Confronting Model Misspecification in Macroeconomics
We estimate a Markov-switching mixture of two familiar macroeconomic models: a richly parameterized DSGE model and a corresponding BVAR model. We show that the Markov-switching mixture model dominates both individual models and improves the fit considerably. Our estimation indicates that the DSGE model plays an important role only in the late 1970s and the early 1980s. We show how to use the mixture model as a data filter for estimation of the DSGE model when the BVAR model is not identified. Moreover, we show how to compute the impulse responses to the same type of shock shared by the DSGE and BVAR models when the shock is identified in the BVAR model. Our exercises demonstrate the importance of integrating model uncertainty and parameter uncertainty to address potential model misspecification in macroeconomics.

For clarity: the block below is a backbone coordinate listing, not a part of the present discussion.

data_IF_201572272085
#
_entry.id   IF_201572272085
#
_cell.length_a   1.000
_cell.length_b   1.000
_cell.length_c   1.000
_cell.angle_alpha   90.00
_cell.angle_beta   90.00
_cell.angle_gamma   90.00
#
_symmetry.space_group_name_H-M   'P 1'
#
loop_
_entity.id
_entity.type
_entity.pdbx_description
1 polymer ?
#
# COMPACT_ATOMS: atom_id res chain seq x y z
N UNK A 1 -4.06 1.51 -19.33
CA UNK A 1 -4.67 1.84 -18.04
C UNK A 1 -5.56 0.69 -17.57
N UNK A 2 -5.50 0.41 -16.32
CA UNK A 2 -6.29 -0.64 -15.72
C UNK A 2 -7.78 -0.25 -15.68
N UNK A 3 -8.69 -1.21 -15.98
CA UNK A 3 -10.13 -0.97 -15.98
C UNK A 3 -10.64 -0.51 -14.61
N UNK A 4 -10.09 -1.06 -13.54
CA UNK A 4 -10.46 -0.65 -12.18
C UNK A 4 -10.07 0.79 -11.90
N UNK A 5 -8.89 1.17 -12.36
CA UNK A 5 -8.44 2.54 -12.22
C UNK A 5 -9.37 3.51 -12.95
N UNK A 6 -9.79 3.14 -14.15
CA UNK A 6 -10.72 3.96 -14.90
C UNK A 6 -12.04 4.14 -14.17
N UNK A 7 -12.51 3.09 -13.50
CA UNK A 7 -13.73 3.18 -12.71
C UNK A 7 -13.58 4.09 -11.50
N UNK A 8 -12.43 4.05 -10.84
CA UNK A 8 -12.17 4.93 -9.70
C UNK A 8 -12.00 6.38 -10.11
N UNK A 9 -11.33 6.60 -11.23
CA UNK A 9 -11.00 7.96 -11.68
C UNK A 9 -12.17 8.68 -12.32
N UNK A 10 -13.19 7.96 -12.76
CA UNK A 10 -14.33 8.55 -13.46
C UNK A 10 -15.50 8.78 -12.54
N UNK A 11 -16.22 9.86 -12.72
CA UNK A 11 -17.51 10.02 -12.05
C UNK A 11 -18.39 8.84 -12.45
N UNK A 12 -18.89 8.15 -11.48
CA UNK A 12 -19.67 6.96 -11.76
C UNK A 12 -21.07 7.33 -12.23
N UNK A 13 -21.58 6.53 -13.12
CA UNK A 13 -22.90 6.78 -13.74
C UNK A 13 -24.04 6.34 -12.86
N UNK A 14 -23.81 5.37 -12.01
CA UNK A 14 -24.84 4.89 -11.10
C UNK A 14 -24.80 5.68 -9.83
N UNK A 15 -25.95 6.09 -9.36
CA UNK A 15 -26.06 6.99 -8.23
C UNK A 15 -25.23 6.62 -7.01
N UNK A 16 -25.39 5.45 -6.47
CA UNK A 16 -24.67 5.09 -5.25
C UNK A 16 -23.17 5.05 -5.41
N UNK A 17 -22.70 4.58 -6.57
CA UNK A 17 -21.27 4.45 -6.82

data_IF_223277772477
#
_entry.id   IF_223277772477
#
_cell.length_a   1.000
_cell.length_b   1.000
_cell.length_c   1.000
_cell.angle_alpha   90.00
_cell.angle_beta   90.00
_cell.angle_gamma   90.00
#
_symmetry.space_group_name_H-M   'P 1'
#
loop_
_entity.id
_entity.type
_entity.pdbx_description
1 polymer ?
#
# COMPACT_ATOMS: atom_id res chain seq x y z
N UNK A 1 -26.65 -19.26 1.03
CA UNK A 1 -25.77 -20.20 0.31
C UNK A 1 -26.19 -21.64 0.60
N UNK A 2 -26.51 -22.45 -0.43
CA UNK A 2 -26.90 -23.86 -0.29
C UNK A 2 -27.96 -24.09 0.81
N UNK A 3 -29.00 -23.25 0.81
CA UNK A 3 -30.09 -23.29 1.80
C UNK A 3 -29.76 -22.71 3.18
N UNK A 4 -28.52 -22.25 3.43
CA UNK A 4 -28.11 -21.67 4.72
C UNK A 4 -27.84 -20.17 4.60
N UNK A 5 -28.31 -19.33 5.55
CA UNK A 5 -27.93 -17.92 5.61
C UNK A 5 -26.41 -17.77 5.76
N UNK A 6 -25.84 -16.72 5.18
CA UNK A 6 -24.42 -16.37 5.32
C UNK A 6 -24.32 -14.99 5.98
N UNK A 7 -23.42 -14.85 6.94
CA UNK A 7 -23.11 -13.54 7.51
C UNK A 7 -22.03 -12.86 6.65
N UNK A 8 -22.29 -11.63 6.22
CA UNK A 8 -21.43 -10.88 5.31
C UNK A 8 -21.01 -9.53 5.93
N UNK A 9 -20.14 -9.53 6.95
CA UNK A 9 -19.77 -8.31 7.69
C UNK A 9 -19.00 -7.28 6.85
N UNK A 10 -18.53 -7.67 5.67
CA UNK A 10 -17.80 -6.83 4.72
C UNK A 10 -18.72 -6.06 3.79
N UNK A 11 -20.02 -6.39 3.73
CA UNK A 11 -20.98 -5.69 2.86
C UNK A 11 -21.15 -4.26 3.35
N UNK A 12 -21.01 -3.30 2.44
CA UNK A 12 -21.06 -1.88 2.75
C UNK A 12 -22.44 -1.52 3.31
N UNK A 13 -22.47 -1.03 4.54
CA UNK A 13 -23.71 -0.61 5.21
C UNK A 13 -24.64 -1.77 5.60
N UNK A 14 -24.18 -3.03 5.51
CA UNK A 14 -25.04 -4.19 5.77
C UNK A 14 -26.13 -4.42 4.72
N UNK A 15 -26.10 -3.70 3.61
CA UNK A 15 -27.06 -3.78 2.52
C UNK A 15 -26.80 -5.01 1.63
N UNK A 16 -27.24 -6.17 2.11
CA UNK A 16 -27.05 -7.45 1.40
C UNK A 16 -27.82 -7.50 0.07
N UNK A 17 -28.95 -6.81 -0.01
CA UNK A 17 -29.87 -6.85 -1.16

For helpful discussions, we thank Dean Corbae, Frank Diebold, John Geweke, Lars Hansen, Bob King, Robert Kohn, Jianjun Miao, Frank Schorfheide, Chris Sims, Harald Uhlig, and seminar participants at the first European conference on "Bayesian Econometrics,'' Boston University, and the conference on "Macroeconomics and Policy Analysis after the Crisis in honor of Christopher Sims.'' This research is supported in part by the National Science Foundation grant SES-1127665. The views expressed herein are those of the authors and do not necessarily reflect the views of the Federal Reserve Bank of Atlanta, the Federal Reserve System, or the National Bureau of Economic Research.
Waggoner, Daniel F. & Zha, Tao, 2012. "Confronting model misspecification in macroeconomics," Journal of Econometrics, Elsevier, vol. 171(2), pages 167-184. citation courtesy of